Forest hazards threaten more than trees |

Forest hazards threaten more than trees

Cliff Thompson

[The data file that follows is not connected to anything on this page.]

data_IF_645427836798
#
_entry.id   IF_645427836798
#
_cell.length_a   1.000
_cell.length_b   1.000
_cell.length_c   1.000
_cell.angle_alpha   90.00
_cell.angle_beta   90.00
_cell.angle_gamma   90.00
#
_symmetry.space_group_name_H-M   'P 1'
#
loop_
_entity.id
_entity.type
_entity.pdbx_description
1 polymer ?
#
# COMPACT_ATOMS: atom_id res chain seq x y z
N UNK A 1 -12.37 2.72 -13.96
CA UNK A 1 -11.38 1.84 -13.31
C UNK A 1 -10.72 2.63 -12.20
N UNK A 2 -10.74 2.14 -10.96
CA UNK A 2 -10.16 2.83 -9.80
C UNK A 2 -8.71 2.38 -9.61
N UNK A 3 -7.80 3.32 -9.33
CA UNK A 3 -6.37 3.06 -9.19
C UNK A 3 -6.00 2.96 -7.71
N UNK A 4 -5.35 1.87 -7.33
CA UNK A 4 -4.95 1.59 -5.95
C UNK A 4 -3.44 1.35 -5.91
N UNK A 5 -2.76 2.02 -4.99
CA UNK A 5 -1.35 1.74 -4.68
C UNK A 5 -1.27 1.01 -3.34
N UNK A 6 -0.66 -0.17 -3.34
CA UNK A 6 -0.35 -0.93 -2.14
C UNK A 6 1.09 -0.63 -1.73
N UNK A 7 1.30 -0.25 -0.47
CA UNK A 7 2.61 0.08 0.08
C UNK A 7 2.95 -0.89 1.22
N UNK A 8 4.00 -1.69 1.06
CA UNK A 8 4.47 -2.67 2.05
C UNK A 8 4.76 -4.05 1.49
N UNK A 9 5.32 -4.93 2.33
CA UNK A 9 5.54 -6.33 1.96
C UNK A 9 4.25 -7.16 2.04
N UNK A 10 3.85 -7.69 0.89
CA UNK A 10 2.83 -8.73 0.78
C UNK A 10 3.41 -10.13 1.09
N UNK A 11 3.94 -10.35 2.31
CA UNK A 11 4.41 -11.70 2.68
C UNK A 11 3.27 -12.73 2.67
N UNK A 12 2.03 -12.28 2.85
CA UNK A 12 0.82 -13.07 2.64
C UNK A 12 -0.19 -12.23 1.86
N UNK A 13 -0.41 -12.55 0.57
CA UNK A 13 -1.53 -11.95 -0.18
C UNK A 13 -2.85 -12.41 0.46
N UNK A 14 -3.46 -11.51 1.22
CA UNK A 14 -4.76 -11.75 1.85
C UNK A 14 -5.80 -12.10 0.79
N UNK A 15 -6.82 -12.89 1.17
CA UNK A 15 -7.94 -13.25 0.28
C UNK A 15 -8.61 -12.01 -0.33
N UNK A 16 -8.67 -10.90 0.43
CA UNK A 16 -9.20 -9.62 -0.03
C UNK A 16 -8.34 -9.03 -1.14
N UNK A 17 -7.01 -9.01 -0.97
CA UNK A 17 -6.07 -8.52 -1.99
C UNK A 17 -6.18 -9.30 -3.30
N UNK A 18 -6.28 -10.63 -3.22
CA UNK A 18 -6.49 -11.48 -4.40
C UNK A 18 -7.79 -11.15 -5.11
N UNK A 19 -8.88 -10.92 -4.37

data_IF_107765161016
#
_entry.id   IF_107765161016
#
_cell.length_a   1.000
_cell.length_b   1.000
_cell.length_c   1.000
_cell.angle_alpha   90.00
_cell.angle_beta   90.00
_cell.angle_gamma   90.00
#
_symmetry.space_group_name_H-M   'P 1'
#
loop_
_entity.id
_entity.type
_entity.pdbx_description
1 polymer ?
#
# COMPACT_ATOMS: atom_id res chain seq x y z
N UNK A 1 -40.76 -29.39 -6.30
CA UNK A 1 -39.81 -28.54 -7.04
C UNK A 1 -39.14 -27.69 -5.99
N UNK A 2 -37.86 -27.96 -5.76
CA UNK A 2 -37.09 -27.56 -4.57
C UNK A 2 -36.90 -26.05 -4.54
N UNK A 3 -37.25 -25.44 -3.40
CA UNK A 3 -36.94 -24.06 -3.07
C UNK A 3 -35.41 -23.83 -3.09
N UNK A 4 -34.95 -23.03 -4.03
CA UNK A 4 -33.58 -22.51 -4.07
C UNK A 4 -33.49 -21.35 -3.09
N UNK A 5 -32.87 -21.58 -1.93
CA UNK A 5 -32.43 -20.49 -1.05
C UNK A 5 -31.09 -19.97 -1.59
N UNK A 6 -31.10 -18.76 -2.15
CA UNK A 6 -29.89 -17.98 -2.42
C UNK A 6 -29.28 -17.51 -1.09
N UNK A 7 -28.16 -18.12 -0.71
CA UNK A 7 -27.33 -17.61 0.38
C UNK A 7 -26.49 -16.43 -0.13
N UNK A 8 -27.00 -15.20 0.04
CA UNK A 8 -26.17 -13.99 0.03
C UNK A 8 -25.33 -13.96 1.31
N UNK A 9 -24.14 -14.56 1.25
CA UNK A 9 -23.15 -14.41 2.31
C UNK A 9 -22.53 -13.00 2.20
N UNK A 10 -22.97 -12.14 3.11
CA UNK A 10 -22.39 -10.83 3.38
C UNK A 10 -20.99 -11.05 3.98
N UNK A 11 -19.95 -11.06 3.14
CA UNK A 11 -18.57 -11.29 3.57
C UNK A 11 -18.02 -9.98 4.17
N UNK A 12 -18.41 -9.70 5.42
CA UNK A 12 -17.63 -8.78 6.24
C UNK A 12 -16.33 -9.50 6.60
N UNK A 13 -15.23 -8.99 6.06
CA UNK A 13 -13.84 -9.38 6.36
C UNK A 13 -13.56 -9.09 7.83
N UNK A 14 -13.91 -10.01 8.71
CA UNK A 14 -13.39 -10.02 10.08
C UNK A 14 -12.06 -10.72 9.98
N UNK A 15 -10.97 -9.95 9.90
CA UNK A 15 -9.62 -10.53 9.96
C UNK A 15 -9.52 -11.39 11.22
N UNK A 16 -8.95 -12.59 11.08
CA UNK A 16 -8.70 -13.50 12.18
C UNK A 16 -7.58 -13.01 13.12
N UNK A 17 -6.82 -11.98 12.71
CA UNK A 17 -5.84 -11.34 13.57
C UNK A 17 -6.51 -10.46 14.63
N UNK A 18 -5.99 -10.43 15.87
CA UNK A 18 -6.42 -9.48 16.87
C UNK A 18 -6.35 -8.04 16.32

EAGLE COUNTY – The result of the widespread pine beetle infestation in Colorado is more dead timber in the forests and a higher fire danger. The U.S. Forest Service has been cutting down older and dead trees to reinvigorate forest and also setting controlled burns to mimic natural fires that sweep dead and diseased trees from the forests. Over the last 100 years man has suppressed fires, causing forests to get out of balance, accumulating more dead wood and becoming susceptible to disease and fire as trees become too old to fight back. Now controlled fires are being used more and more to help bring forest lands back into balance.Pine beetles are a symptom of how far forests are out of balance, foresters said.”It causes some serious questions about how we’re going to deal with this mountain pine beetle problem,” said Cal Wettstein, the district ranger for the surrounding White River National Forest. “You either cut them commercially and remove them or you watch nature take its course.”Part of that natural imbalance is visible on hillsides across Eagle County where pine beetles have killed tens of thousands of lodgepole pines, forestry experts said. Millions of acres across the West are full of beetled trees that are dry and dead and ready to burn. One area visible from I-70 is above Vail’s Intermountain where the hillside is covered with rust-colored beetle-killed lodgepole pines.”We’re just one lightning strike away from having a Yellowstone event,” said Chris Meyers, whose company one a lumber mill in Montrose. “One lightning strike and (Vail) will be changed forever.”Vail, Colorado

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